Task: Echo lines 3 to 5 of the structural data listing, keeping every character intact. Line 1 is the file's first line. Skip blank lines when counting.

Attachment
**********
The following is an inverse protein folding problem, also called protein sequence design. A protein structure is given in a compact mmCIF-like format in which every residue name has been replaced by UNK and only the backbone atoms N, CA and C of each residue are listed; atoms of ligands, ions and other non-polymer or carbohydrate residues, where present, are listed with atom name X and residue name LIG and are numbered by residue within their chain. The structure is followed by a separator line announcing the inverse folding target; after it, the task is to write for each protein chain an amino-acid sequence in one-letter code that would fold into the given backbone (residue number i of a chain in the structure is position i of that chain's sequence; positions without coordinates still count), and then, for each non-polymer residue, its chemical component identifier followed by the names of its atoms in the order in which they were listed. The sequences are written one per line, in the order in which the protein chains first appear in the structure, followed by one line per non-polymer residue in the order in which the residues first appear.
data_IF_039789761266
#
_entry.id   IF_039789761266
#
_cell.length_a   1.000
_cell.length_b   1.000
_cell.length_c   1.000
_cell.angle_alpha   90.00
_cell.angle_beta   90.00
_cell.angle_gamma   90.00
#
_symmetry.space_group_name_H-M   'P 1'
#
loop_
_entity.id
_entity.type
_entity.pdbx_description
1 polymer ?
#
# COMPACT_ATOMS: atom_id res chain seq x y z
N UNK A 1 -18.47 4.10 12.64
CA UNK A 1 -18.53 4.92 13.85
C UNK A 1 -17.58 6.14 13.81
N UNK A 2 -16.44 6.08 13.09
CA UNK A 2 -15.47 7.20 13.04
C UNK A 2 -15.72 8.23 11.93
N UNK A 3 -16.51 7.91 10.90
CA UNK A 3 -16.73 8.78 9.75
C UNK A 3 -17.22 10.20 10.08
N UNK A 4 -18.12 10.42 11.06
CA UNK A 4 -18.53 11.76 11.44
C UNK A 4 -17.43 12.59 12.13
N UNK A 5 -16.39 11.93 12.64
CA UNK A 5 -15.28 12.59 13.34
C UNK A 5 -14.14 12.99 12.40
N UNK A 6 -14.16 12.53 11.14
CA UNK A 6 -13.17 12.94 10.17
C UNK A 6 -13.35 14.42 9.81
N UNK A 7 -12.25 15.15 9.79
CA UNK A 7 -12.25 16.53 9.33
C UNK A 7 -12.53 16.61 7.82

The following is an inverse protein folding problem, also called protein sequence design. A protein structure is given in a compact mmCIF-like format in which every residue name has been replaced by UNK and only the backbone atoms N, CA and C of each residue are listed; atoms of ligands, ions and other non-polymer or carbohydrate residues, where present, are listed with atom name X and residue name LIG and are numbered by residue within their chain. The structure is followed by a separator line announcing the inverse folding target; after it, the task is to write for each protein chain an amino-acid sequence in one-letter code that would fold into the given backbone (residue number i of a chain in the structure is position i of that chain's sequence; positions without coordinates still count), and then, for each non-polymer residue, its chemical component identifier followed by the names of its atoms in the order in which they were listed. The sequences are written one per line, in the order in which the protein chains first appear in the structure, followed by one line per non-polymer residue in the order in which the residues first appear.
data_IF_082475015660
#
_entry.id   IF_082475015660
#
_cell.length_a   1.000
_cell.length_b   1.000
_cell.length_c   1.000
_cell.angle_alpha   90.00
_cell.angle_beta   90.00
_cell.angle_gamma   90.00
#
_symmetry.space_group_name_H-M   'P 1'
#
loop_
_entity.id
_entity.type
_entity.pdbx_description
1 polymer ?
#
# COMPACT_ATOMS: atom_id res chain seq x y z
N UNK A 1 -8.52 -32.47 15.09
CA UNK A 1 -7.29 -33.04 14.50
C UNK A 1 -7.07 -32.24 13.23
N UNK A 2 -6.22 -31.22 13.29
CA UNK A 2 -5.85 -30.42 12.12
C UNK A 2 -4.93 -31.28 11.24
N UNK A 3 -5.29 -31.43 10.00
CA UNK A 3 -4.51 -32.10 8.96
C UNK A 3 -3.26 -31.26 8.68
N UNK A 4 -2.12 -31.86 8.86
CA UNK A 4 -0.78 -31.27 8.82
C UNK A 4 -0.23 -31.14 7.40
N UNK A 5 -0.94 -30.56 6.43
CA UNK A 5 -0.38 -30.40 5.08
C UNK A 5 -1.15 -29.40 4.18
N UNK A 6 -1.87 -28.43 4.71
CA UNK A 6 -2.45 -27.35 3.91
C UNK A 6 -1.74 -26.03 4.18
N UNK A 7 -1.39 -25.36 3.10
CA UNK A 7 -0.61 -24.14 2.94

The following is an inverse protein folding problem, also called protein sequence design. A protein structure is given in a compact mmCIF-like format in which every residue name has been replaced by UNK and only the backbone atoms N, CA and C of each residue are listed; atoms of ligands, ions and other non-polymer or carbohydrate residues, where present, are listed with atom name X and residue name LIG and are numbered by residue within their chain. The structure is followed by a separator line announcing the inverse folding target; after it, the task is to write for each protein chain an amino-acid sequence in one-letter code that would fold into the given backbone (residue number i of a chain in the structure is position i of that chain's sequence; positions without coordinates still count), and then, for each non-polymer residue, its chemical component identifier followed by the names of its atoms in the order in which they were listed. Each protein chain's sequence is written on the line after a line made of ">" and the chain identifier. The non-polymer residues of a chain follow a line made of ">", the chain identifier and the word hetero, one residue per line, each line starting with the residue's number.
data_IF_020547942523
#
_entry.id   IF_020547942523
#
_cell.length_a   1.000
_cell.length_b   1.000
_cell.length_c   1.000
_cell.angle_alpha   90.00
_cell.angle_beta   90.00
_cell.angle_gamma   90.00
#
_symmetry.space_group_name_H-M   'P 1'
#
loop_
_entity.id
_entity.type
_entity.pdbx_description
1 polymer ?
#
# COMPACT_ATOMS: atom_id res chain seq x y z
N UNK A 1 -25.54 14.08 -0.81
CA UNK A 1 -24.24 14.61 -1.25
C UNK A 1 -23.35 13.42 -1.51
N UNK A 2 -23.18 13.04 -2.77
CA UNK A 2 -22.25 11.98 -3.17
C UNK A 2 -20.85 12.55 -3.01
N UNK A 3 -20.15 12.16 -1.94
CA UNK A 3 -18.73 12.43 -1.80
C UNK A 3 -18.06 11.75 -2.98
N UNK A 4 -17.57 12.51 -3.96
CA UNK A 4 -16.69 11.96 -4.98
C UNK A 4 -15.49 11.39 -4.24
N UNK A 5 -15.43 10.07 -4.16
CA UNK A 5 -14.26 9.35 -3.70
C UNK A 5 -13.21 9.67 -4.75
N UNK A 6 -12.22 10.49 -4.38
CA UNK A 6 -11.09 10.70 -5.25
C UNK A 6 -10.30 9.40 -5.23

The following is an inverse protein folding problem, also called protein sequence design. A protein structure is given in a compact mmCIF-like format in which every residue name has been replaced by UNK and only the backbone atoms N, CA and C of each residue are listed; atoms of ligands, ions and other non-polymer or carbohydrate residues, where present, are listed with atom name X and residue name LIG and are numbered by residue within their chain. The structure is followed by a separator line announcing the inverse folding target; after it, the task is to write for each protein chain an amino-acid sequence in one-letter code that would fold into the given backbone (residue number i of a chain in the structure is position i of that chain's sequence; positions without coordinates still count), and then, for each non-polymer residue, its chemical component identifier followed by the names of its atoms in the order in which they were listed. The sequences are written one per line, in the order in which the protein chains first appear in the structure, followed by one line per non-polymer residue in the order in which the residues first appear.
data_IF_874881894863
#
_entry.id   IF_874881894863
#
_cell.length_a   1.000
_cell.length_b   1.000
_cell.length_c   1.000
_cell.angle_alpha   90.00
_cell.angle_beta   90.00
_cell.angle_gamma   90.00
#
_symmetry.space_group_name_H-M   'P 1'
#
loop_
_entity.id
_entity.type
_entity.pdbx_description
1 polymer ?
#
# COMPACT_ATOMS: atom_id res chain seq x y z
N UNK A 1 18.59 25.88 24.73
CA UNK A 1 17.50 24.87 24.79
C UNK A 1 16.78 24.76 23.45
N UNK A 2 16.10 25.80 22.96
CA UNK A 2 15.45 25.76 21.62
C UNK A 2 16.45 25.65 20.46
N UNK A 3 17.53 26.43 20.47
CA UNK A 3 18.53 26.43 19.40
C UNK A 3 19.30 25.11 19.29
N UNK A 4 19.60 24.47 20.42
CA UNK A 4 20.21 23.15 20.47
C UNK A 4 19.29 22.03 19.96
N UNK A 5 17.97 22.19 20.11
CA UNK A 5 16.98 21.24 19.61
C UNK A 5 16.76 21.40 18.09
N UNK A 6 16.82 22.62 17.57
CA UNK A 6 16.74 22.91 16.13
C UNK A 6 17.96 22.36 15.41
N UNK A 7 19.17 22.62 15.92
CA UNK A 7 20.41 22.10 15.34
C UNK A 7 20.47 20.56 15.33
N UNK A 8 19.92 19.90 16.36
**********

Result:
#
_entry.id   IF_039789761266
#